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I want to know what is the difference between sample method and sample and hold method ,and why are these two methods important to study analog to digital conversion and its reconstruction back to analog signal, and what is the effect of different sampling frequencies on the reconstructed signal.

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  • \$\begingroup\$ It is unclear what you mean by the "sample" method, especially when contrasted to the "sample and hold" method. Your question doesn't make sense. Give a example of your sample method. \$\endgroup\$ – Olin Lathrop Jan 27 '13 at 14:36
  • \$\begingroup\$ I have a question which is a home work problem and I do not know what is sample method I am doing home work for some one else and the question is analog signal to digital coversion and its reconstruction back to analog signal \$\endgroup\$ – Registered User Jan 27 '13 at 14:39
  • \$\begingroup\$ I have been able to solve the problem real problems are like this only very little information and answers expected and I am not an electronics guy or a DSP guy this is sample hold method en.wikipedia.org/wiki/Sample_and_hold sample method is not on wikipedia it some thing same as answer below \$\endgroup\$ – Registered User Jan 27 '13 at 15:37
  • \$\begingroup\$ Although the question doesn't make it plain, the OP is basically asking why do we have a hold. Dave below explained it, so I think this should be reopened. \$\endgroup\$ – Gustavo Litovsky Jan 27 '13 at 15:53
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The basis for sampling of signals is the concept of the "unit impulse" function, which is defined as a pulse at t=0 of infinitesimal width and infinite height that has an area of exactly 1. The integral of the unit impulse is the "unit step" function, which is 0 for t<0 and 1 for t>0. These two functions have some useful mathematical properties that can be taken advantage of in general signal analysis.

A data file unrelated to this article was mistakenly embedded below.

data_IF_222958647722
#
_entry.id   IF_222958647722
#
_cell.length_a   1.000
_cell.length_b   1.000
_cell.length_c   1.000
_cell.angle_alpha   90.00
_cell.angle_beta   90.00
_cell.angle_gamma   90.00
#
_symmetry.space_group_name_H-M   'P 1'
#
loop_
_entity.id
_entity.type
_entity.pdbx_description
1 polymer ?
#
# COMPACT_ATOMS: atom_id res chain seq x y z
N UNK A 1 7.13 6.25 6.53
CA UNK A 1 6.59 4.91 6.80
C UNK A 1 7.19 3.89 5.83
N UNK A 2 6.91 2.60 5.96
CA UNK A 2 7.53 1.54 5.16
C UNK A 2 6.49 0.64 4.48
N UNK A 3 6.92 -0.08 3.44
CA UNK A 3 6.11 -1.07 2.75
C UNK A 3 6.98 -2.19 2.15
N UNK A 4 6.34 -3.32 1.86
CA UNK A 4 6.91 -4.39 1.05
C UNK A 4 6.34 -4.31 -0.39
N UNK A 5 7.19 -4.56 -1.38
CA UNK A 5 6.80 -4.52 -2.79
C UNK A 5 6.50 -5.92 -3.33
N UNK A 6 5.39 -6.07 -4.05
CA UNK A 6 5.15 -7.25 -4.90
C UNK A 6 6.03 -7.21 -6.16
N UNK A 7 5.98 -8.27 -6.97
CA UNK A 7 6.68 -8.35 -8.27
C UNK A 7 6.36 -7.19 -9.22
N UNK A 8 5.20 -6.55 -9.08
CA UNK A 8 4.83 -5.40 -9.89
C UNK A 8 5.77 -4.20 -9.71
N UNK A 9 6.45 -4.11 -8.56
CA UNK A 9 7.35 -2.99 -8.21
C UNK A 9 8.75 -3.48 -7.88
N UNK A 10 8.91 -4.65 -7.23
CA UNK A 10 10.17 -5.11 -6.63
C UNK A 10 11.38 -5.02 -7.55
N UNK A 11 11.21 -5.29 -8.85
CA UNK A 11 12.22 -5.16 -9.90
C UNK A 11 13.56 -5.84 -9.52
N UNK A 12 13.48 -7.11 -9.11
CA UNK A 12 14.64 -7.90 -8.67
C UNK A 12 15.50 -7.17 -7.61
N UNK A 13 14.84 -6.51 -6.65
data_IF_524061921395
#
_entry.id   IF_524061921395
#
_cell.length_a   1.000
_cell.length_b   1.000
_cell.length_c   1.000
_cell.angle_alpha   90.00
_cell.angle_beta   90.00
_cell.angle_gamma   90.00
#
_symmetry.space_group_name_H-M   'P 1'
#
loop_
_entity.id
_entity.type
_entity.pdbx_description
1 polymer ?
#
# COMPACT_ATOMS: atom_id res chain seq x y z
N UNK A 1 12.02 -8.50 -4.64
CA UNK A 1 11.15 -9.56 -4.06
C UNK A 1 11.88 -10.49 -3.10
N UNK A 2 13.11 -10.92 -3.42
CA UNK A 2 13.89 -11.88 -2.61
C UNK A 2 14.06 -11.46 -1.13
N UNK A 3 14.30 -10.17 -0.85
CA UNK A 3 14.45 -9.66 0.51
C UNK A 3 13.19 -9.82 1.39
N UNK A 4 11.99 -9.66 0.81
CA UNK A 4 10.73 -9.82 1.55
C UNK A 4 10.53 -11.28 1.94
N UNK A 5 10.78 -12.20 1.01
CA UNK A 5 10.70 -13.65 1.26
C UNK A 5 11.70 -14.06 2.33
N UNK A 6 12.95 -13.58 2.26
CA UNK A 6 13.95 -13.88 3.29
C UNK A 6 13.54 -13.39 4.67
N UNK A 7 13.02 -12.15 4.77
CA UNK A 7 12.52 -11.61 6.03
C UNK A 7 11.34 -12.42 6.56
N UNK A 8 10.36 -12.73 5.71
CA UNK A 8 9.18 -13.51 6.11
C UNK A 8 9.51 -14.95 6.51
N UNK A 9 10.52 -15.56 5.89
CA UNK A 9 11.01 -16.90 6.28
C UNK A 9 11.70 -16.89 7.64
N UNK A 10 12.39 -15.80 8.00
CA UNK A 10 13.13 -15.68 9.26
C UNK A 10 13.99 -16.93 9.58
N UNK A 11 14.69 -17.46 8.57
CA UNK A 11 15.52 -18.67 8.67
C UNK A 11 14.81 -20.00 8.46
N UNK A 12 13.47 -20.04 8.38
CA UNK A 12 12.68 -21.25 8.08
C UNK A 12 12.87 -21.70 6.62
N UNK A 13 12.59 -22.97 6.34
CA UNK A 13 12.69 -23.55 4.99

When we talk about "sampling a signal", what we mean is multiplying the signal by a train of unit impulses that repeat at some sample rate. This produces a train of infinitesimal pulses whose height (and area) now varies based on the original signal's value at those moments in time. Much of the work of people like Shannon and Nyquist is based on the characteristics of a signal sampled in this way.

However, in practice, it's difficult to build an electronc circuit that can process such an impulse signal. In particular, we often want to digitize each sample, and this generally takes some non-infinitesimal amount of time. Therefore, we build what are called sample-and-hold circuits, which convert the modulated unit impulses into a series of rectangular pulses that have the same width as the sample period and the same area as the impulses, which means that the heights of these pulses still represent the values of the original (unsampled) signal, but now in a range that can be easily measured by an ADC.

For a more comprehensive discussion of this topic, you might consider posting a followup question in DSP.StackExchange.com.

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  • \$\begingroup\$ Thanks for pointing out the link actually I am not an Electronics or Electrical Engineer but a CS guy some one gave the above problem to me I have been able get it solved now. \$\endgroup\$ – Registered User Jan 27 '13 at 15:44

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